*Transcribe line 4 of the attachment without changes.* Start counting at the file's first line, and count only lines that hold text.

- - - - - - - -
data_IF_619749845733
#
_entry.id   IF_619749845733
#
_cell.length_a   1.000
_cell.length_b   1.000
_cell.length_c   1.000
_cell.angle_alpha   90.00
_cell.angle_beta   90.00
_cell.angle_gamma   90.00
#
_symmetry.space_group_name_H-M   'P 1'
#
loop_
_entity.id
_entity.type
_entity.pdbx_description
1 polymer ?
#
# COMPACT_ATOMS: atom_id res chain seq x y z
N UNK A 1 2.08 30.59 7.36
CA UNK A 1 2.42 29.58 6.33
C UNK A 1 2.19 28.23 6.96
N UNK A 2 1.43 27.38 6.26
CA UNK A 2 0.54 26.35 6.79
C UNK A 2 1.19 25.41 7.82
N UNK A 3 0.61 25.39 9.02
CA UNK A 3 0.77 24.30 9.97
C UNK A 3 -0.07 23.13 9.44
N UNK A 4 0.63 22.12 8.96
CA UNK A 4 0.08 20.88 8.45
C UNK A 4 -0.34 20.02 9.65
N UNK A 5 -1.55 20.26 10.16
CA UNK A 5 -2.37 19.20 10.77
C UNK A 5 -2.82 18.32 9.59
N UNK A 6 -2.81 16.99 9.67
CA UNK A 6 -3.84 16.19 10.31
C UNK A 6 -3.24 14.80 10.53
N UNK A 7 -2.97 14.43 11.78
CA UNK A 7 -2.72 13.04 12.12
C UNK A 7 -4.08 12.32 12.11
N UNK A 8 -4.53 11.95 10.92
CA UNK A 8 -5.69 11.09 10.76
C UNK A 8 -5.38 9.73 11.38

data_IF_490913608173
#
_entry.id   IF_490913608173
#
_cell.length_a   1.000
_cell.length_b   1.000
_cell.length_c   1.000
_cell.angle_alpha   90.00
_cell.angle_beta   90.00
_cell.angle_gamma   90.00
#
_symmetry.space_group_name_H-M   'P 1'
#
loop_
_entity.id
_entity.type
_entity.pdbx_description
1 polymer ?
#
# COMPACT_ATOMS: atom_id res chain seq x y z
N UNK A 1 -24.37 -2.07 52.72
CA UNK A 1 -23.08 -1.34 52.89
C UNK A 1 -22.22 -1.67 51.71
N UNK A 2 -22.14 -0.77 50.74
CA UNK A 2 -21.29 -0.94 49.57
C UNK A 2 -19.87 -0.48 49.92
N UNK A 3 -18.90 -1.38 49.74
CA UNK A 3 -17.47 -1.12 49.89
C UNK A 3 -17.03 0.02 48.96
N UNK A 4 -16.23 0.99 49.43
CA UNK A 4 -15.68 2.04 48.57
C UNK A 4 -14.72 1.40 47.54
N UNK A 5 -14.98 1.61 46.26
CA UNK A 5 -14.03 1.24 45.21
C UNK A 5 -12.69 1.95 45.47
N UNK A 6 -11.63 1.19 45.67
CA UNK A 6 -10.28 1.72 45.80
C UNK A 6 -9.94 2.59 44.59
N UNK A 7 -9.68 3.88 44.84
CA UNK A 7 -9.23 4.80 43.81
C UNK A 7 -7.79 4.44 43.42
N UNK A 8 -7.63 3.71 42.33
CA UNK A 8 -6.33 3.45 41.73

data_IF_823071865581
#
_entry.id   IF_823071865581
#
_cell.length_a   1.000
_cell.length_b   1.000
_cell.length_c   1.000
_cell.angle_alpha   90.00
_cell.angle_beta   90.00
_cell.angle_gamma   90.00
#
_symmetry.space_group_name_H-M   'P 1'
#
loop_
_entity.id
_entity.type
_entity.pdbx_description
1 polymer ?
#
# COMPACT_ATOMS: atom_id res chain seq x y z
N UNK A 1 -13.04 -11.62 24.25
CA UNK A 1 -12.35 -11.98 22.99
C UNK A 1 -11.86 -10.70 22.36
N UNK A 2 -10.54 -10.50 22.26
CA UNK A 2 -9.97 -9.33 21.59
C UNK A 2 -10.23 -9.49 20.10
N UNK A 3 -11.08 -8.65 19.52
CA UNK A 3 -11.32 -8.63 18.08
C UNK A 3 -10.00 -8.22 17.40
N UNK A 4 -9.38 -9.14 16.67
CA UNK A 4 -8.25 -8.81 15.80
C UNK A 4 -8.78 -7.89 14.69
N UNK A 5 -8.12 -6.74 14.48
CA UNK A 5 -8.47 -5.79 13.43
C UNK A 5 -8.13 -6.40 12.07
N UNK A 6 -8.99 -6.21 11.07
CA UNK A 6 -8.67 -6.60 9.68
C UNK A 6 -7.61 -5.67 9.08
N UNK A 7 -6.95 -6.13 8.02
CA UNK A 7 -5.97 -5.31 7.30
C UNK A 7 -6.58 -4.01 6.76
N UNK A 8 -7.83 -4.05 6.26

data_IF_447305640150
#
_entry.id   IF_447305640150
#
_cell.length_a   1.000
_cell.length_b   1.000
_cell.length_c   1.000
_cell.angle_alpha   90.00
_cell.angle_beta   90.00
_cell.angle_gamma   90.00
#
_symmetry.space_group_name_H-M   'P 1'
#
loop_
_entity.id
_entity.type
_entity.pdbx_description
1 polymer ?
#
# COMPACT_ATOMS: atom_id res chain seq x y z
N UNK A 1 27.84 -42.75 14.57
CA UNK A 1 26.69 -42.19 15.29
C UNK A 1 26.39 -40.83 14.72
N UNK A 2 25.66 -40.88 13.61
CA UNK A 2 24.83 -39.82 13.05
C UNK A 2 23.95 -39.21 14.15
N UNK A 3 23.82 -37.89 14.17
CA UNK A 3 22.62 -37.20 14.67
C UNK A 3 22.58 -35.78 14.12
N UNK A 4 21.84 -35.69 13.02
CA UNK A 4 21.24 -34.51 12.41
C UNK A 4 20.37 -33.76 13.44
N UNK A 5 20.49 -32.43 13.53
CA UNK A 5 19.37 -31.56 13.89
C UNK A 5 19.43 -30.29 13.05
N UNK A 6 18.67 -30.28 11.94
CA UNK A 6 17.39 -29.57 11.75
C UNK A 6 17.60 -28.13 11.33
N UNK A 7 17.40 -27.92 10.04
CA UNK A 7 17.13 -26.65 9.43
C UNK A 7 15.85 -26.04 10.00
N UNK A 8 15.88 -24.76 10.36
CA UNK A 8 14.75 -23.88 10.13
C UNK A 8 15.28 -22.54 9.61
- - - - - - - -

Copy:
#